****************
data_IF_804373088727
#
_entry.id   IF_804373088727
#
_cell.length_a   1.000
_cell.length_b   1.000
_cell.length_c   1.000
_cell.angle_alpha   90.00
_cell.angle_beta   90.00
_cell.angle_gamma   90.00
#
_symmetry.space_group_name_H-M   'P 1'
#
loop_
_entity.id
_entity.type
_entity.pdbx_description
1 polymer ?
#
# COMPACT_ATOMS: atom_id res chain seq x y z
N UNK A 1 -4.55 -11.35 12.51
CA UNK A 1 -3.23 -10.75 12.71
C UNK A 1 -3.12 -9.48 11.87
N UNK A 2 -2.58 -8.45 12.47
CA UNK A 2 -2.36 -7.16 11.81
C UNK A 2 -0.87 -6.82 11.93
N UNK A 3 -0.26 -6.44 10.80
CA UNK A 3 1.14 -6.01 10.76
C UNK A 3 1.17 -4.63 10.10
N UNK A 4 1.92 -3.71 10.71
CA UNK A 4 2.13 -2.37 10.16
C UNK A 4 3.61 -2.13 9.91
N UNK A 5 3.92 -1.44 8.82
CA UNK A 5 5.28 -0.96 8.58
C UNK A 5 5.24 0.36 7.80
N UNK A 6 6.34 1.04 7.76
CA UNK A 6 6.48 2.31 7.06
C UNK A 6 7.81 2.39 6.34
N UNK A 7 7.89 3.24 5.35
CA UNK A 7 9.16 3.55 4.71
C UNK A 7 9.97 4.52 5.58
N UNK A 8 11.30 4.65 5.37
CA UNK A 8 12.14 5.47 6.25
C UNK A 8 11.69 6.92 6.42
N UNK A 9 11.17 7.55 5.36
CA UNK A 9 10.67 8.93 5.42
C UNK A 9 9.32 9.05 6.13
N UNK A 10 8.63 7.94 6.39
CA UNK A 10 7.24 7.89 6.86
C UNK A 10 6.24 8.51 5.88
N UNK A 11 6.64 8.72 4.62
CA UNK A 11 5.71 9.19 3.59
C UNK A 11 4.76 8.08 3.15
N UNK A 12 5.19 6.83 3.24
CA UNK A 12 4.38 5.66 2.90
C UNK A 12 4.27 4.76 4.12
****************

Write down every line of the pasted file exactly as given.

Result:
data_IF_804373088727
#
_entry.id   IF_804373088727
#
_cell.length_a   1.000
_cell.length_b   1.000
_cell.length_c   1.000
_cell.angle_alpha   90.00
_cell.angle_beta   90.00
_cell.angle_gamma   90.00
#
_symmetry.space_group_name_H-M   'P 1'
#
loop_
_entity.id
_entity.type
_entity.pdbx_description
1 polymer ?
#
# COMPACT_ATOMS: atom_id res chain seq x y z
N UNK A 1 -4.55 -11.35 12.51
CA UNK A 1 -3.23 -10.75 12.71
C UNK A 1 -3.12 -9.48 11.87
N UNK A 2 -2.58 -8.45 12.47
CA UNK A 2 -2.36 -7.16 11.81
C UNK A 2 -0.87 -6.82 11.93
N UNK A 3 -0.26 -6.44 10.80
CA UNK A 3 1.14 -6.01 10.76
C UNK A 3 1.17 -4.63 10.10
N UNK A 4 1.92 -3.71 10.71
CA UNK A 4 2.13 -2.37 10.16
C UNK A 4 3.61 -2.13 9.91
N UNK A 5 3.92 -1.44 8.82
CA UNK A 5 5.28 -0.96 8.58
C UNK A 5 5.24 0.36 7.80
N UNK A 6 6.34 1.04 7.76
CA UNK A 6 6.48 2.31 7.06
C UNK A 6 7.81 2.39 6.34
N UNK A 7 7.89 3.24 5.35
CA UNK A 7 9.16 3.55 4.71
C UNK A 7 9.97 4.52 5.58
N UNK A 8 11.30 4.65 5.37
CA UNK A 8 12.14 5.47 6.25
C UNK A 8 11.69 6.92 6.42
N UNK A 9 11.17 7.55 5.36
CA UNK A 9 10.67 8.93 5.42
C UNK A 9 9.32 9.05 6.13
N UNK A 10 8.63 7.94 6.39
CA UNK A 10 7.24 7.89 6.86
C UNK A 10 6.24 8.51 5.88
N UNK A 11 6.64 8.72 4.62
CA UNK A 11 5.71 9.19 3.59
C UNK A 11 4.76 8.08 3.15
N UNK A 12 5.19 6.83 3.24
CA UNK A 12 4.38 5.66 2.90
C UNK A 12 4.27 4.76 4.12